When I speak to Pam a few days later, she explains that finding the scene was “an epiphany” after 18 years of marriage to a man for whom she felt she had to do everything. Prior to that, she was a rule-follower; a good girl.

“The way I grew up, I don’t know if I’d call it sheltered — I had a very good family life — but you’re always doing the right thing,” she says. “When I decided I didn’t want to be married anymore, I was making that decision for myself. I learned in the scene that that’s okay; nobody judges you. In fact, it gave me a lot of self-confidence I’d never had before.”

This change in herself, she acknowledges, has all happened in just the past six months. She’s been involved with a different dom for much of that time, and her relationship with Jeremy is moving in a positive direction as well. (Many BDSM relationships are open, although they aren’t typically considered dating relationships to begin with.) Meanwhile, Pam — like many people who open themselves up to the scene — is enjoying the freedom that comes with no longer caring about what other people think.

After all, she says, her divorce wasn’t about finding someone else to marry: “It was about me finding out what I wanted.”

Jessica Ogilvie is an L.A.-based writer. Her work has appeared in The New York Times, VICE and BuzzFeed. She last wrote about the Trump phenomenon as explained by the filmmaker who got there first.

First, what do I mean by “s-type”? For those that don’t know I refer to anyone that identifies as a slave, submissive, bottom, pet, property, or babygirl/boy (etc) as an s-type.  It’s just an easier way to refer to this group without listing every specific identifier.

What does it mean to identify as an s-type?  Why would someone desire, or even crave, to yield their control or power to another human being?  This isn’t an easy question to answer, as there are many answers out there depending on who you ask.  Some reasons may include a desire to surrender control, power, or decision making, wanting someone else to provide structure or discipline, feeling a sense of safety and caretaking, and being of service to someone else.

The paths that get an individual to this place – this want for surrender – will also vary from person to person.  Not all paths or reasons are healthy.  Many are quite healthy.  There are complex layers that turn us toward certain partners in life, vanilla or kinky.  It may be that one didn’t receive the care and discipline he/she required as a child and therefore finds it in a D/s dynamic.  It could be simply that the rest of their life demands authority (high powered job, parenting, etc) and the ability to release that control with a trusted partner is like going to a spa after a long hard day.  These are only two possible examples of why someone may be drawn toward submission.  Not everyone understands this draw however.


“It’s 2015 – you don’t need to bow down to a man!”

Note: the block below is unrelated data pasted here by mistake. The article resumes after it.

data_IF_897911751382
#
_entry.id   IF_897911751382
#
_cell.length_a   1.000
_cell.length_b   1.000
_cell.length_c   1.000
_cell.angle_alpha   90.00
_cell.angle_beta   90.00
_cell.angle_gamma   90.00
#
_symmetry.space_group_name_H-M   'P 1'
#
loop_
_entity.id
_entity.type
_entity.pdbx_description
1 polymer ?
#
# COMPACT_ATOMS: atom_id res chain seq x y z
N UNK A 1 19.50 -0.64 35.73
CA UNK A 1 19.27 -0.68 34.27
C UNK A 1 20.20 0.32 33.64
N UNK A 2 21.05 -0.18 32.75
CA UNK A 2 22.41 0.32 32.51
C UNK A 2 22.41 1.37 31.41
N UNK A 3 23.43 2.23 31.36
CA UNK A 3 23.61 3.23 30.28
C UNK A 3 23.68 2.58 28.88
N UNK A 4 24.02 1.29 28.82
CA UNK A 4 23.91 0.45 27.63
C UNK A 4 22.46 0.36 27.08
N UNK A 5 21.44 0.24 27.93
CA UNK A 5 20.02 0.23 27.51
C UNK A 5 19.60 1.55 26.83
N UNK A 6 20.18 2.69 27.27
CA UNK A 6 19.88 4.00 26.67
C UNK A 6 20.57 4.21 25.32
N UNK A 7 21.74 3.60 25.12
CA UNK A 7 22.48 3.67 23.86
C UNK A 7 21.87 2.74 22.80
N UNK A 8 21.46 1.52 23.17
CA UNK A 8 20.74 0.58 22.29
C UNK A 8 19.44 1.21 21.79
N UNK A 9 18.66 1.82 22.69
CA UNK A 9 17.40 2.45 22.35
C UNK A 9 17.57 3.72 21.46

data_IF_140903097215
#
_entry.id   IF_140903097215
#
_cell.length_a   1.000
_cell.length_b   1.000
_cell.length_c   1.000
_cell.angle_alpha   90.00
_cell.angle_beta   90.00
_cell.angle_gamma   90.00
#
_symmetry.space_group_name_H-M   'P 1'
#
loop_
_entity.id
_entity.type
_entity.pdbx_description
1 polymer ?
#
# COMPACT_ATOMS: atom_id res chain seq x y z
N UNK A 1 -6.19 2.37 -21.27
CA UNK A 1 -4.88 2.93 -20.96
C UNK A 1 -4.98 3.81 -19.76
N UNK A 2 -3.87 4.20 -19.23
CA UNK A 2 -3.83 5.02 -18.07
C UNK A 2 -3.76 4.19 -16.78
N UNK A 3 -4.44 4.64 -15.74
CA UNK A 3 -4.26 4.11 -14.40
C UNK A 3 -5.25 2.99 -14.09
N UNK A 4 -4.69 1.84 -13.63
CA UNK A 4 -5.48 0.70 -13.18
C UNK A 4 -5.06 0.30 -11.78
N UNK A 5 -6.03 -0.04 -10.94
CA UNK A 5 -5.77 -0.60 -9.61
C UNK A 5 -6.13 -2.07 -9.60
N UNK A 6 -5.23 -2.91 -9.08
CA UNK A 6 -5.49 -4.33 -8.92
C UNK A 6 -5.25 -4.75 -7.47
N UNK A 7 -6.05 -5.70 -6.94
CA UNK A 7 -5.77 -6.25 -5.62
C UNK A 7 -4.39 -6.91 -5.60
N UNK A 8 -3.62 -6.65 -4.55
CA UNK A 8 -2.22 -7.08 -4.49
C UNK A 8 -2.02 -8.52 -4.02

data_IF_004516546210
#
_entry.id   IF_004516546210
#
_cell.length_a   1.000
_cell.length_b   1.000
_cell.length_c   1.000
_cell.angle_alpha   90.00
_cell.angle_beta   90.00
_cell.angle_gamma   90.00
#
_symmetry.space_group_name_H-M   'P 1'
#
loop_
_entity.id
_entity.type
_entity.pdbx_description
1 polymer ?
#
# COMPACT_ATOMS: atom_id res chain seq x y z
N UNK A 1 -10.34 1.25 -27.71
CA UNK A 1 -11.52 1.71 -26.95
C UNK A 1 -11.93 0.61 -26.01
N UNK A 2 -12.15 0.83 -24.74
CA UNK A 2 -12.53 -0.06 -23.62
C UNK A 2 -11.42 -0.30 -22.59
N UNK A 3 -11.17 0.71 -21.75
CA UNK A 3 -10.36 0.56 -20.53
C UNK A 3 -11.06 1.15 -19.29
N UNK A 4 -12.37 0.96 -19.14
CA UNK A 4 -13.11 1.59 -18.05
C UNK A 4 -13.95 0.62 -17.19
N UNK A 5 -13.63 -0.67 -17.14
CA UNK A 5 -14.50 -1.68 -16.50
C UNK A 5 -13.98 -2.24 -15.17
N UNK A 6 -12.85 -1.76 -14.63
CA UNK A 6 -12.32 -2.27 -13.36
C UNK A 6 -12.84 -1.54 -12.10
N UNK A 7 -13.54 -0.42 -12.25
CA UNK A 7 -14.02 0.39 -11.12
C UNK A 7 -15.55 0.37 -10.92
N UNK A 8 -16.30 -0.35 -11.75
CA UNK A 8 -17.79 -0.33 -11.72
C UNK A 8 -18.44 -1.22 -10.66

“Seriously man – are you that pussy whipped?”

“Slave? How can you let him/her call you that?  You’re a grown adult!”

“You mean to tell me you do whatever he/she tells you to do?!  Hell no!”

“It sounds like you are just being used and taken advantage of.”


As an s-type we hear so many things from friends and loved ones who just don’t understand or who view our situation from a skewed perspective.  Female s-types get lip from the “feminists” about how many years were spent fighting for equality, only for us to throw it all away by stripping our power willingly.  However, we need to keep in mind that true feminists would argue that we should have equal freedoms to CHOOSE our behaviors and our lifestyle.  Therefore, choosing to consensually yield power, control, etc is, in fact, a huge leap from the days that it was NOT our choice.  Everything in our life comes down to the decisions we make.  Even in circumstances where we hold no power or control, we still choose how to respond. The movie ‘Life is Beautiful’ comes to mind.  (If you haven’t seen it you should!)  The point is, we all have the right to decide how we live our life.  If we choose to turn over power to someone we trust and respect then that choice should be honored.  Male s-types usually catch flack for different reasons.  They hear messages like submission isn’t manly.  They get called pussies or wimps.  Which is kind of hilarious when you think about the fact that many of them could take a much heavier beat down than their “domly” friends.  (Although they enjoy it, so maybe not a fair comparison. lol)  Again, how is it less manly to CHOOSE how they live their life?  To consent to behaviors, dynamics and protocols that make them happy and enrich their life and their relationships?

To every male or female s-type that finds comfort and satisfaction in their submission, how is it any different than the person who finds this in a bottle of beer, a favorite sport, or the traditional vanilla relationship dynamic?  Human beings seek safety, comfort, love, affection, and happiness.  It isn’t for anyone to judge how you do that so long as nobody is getting hurt (in a bad way!).  So take pride in your s-type identity!  Slave, submissive, pet, boy/girl, property, bottom, little.  Embrace who you are because it’s OK to be an s-type!